To state a claim on which relief may be granted, the plaintiff must allege enough facts “to state a claim to relief that is plausible on its face.” Twombly, 550 U.S. at 570. “A claim has facial plausibility when the plaintiff pleads factual content that allows the court to draw the reasonable inference that the defendant is liable for the misconduct alleged.” Iqbal, 556 U.S. at 678. A pro se litigant is entitled to notice of the deficiencies in the complaint and an opportunity to amend, unless the complaint's deficiencies could not be cured by amendment. See Noll v. Carlson, 809 F.2d 1446, 1448 (9th Cir. 1987), superseded on other grounds by statute as stated in Lopez v. Smith, 203 F.3d 1122 (9th Cir.2000)) (en banc).

         A. The Complaint

         Plaintiff brings suit against the County of Calaveras. ECF No. 1 at 2. As the basis for jurisdiction, plaintiff invokes the Americans with Disabilities Act of 1990, 42 U.S.C. §§ 12112-12117 by checking a box on the form complaint. Id. at 3. Plaintiff checked boxes indicating that the discriminatory conduct of which he complains includes termination of employment, failure to accommodate his disability, and retaliation. Id. at 4. He checked a box indicating the discrimination is ongoing, but when asked to provide dates of incidences, he indicated only several dates in 2016. Id. The entire description of facts provided by plaintiff is as follows:

Suffered industrial head/brain injury which caused additional cognitive/phycological disabilities. Wrongful termination based on lack of accomidations [sic] and interactive process with requests for proper medical treatment recommendations. Placed on workers compensation with medical leave per three independent California Qualified Medical Examinors [sic] evaluations, discovery, and recommendations with treatment plan prior to re-evaluations never received. Discrimination based on respondent and their representation failed to honor said treatment to engage in a proper interactive process. Retaliation based on being terminated while on leave from medical doctor. Discrimination, retaliation and harrassment [sic] based on cognitive/phycological inabilities while being denied treatment for the chance to receive reasonable accomidations [sic].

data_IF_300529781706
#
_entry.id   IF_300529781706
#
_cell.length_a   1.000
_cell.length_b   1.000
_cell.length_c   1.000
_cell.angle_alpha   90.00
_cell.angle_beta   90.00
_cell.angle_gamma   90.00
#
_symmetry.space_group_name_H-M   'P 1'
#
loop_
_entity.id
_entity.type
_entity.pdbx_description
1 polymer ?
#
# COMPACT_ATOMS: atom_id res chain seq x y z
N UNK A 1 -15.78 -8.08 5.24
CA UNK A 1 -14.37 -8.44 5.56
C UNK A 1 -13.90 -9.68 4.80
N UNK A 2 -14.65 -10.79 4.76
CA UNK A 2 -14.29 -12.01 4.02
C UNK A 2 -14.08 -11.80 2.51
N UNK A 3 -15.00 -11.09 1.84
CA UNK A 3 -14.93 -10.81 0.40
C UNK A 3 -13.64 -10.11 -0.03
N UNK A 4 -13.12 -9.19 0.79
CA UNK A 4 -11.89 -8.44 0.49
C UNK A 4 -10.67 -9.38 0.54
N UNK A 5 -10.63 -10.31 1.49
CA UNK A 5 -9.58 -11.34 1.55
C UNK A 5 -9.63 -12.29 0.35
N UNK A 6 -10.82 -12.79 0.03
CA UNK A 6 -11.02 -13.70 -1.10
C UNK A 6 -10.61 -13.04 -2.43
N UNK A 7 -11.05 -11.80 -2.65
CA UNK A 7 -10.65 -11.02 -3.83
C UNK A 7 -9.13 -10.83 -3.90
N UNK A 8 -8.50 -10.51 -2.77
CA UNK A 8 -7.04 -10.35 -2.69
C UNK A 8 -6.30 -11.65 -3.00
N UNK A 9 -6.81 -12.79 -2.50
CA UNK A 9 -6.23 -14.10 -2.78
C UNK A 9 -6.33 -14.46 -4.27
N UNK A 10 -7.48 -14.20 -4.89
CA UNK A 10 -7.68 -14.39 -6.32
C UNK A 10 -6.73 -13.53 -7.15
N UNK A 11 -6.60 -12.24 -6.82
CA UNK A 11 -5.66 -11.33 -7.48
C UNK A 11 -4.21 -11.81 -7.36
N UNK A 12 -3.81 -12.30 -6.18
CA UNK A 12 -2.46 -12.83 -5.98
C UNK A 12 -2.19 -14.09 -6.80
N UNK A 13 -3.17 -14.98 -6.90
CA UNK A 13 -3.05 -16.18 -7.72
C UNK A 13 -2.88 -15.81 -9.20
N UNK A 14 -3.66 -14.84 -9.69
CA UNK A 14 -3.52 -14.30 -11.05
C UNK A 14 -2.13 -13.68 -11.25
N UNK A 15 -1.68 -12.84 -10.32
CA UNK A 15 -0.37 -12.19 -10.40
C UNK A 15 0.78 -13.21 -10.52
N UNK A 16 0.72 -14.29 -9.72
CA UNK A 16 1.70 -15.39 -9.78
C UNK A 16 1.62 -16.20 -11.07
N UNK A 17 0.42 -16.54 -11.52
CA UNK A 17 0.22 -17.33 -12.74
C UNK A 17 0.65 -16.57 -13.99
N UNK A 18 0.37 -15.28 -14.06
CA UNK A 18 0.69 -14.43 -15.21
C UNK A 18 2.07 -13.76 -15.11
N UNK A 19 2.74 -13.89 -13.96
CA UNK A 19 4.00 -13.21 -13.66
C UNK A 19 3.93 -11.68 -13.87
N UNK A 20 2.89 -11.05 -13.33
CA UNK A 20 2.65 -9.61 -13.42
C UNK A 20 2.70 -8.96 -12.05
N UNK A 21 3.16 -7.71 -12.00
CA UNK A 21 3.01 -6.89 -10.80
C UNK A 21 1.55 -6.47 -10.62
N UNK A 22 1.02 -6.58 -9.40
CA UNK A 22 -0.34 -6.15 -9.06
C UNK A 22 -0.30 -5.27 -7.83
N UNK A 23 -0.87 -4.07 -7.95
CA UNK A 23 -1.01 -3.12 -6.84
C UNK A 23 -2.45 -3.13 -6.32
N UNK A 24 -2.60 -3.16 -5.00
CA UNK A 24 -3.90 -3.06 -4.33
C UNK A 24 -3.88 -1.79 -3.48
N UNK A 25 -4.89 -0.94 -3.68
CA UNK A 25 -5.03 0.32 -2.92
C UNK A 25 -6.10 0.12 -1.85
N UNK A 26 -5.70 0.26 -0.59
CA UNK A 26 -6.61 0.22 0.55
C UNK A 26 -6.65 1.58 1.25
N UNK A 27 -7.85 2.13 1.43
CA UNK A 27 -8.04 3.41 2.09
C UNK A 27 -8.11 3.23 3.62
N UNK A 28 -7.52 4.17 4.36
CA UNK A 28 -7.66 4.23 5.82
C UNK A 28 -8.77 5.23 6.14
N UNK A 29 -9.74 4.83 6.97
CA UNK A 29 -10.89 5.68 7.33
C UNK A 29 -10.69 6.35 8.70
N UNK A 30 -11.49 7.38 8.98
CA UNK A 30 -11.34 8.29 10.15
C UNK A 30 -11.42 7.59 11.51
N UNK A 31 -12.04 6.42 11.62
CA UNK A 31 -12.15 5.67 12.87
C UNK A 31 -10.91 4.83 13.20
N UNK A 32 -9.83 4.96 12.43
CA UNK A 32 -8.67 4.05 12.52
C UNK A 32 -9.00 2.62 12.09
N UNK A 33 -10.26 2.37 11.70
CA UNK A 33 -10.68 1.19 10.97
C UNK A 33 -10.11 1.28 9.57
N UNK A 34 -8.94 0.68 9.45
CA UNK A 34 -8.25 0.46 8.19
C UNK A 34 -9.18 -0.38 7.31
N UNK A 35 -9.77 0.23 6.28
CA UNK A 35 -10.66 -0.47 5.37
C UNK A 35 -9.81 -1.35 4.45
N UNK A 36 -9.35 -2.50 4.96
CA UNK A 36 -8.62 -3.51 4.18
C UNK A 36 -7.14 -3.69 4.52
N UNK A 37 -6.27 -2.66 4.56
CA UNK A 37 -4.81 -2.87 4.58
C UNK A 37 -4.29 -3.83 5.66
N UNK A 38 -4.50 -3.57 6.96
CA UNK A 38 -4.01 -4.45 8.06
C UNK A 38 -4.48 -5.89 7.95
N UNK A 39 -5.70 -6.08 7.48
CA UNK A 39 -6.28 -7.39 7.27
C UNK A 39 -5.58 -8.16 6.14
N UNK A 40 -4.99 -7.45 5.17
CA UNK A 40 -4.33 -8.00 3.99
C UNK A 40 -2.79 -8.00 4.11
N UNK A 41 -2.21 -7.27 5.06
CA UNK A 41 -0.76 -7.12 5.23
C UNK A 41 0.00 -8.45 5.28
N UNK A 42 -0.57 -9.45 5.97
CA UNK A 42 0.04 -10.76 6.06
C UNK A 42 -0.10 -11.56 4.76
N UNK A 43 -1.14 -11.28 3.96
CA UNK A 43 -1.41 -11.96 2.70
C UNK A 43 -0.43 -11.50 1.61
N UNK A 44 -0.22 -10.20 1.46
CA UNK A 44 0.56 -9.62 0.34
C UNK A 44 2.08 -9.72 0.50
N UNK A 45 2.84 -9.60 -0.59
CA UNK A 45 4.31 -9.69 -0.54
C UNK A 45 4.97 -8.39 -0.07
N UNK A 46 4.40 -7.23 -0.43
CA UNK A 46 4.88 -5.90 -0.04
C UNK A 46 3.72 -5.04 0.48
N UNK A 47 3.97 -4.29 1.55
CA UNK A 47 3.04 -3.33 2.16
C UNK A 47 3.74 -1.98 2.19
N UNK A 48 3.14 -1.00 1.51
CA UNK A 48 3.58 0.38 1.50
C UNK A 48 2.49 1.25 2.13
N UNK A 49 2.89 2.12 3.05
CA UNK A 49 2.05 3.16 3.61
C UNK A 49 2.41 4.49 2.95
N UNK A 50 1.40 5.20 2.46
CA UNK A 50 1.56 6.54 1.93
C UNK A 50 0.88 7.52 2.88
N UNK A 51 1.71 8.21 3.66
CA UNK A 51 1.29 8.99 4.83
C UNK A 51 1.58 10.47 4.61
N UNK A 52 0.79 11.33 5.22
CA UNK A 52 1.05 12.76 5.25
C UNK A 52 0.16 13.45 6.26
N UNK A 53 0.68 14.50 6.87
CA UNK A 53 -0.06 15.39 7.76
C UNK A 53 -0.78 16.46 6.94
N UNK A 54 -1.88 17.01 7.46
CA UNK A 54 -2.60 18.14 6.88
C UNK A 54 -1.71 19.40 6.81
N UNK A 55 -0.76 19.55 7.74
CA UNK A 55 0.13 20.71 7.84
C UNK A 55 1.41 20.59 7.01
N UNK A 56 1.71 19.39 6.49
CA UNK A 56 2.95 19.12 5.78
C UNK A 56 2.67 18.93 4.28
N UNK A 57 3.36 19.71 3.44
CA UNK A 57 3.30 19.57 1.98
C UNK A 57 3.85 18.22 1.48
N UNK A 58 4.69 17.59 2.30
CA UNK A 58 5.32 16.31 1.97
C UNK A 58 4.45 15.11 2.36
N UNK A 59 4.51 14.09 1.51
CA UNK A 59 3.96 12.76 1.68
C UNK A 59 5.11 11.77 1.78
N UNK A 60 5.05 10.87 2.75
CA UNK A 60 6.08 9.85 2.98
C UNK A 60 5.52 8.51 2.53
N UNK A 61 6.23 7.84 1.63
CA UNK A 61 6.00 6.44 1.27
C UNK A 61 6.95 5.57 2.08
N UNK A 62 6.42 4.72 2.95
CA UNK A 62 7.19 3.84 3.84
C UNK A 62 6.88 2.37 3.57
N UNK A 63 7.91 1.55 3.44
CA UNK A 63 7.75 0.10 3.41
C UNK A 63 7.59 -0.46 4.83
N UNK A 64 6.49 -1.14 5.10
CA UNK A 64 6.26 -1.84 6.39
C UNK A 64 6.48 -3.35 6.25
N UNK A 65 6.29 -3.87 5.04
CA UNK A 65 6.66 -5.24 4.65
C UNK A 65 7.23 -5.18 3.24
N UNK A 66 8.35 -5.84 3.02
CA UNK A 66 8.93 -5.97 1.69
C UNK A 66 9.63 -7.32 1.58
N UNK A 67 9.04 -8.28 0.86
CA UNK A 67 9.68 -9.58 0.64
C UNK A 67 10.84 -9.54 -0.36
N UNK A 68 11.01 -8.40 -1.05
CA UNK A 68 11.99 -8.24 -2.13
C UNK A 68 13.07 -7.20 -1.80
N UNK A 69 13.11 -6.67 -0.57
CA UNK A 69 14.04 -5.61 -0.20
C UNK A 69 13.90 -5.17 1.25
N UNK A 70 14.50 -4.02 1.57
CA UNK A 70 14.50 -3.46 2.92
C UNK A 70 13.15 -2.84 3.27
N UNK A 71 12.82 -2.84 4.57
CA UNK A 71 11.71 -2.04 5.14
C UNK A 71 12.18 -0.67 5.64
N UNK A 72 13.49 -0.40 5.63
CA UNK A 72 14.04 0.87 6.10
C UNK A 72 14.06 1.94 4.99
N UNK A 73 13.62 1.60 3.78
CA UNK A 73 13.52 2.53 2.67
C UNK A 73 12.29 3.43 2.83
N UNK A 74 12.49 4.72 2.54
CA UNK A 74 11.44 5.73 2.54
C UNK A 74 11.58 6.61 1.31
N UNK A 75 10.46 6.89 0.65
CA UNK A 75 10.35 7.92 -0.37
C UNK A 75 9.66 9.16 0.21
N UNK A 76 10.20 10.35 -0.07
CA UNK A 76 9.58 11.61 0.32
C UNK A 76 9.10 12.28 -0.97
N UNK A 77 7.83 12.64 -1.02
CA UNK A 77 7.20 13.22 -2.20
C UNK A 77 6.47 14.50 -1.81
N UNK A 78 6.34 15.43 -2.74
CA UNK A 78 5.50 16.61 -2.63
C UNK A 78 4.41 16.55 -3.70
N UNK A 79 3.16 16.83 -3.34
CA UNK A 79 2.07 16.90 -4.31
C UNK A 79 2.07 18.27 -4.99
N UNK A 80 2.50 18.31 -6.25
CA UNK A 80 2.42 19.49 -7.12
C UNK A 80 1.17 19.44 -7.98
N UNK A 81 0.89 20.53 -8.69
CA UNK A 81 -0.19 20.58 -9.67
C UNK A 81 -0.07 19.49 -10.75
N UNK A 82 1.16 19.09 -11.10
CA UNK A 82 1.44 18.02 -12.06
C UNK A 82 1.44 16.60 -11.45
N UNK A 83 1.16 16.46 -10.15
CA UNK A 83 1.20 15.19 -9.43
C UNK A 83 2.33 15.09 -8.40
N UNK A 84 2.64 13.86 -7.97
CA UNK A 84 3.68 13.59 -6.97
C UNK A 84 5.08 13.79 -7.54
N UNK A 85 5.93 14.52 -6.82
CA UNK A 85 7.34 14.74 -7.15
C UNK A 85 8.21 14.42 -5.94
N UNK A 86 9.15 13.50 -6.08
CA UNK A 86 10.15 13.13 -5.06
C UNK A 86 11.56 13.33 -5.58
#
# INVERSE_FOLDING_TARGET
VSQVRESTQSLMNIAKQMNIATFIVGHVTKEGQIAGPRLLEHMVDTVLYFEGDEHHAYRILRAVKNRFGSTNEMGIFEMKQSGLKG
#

Id. at 5. Plaintiff was issued a Right to Sue letter from the Equal Opportunity Commission on June 13, 2019. Id. at 5, 7. As damages, plaintiff seeks payment of his base salary from June 16, 2015 to the present, comp time, vacation, and sick leave accrued prior to June 8, 2014, Early Industrial CALPERS retirement granted to be calculated to full retirement age of 65, and punitive damages. Id. at 6.

         B. Analysis

         The complaint does not contain a “short and plain” statement setting forth the basis for plaintiff's entitlement to relief, or the relief that is sought, even though those things are required by Fed.R.Civ.P. 8(a)(1)-(3). The exact nature of what happened to plaintiff is simply not articulated by the complaint, which largely states legal conclusions. Plaintiff does not explain the facts of what happened to him, such as who discriminated against him, the form the discrimination took, or the dates when the discriminatory acts occurred. The court ...


Buy This Entire Record For $7.95

Download the entire decision to receive the complete text, official citation,
docket number, dissents and concurrences, and footnotes for this case.

Learn more about what you receive with purchase of this case.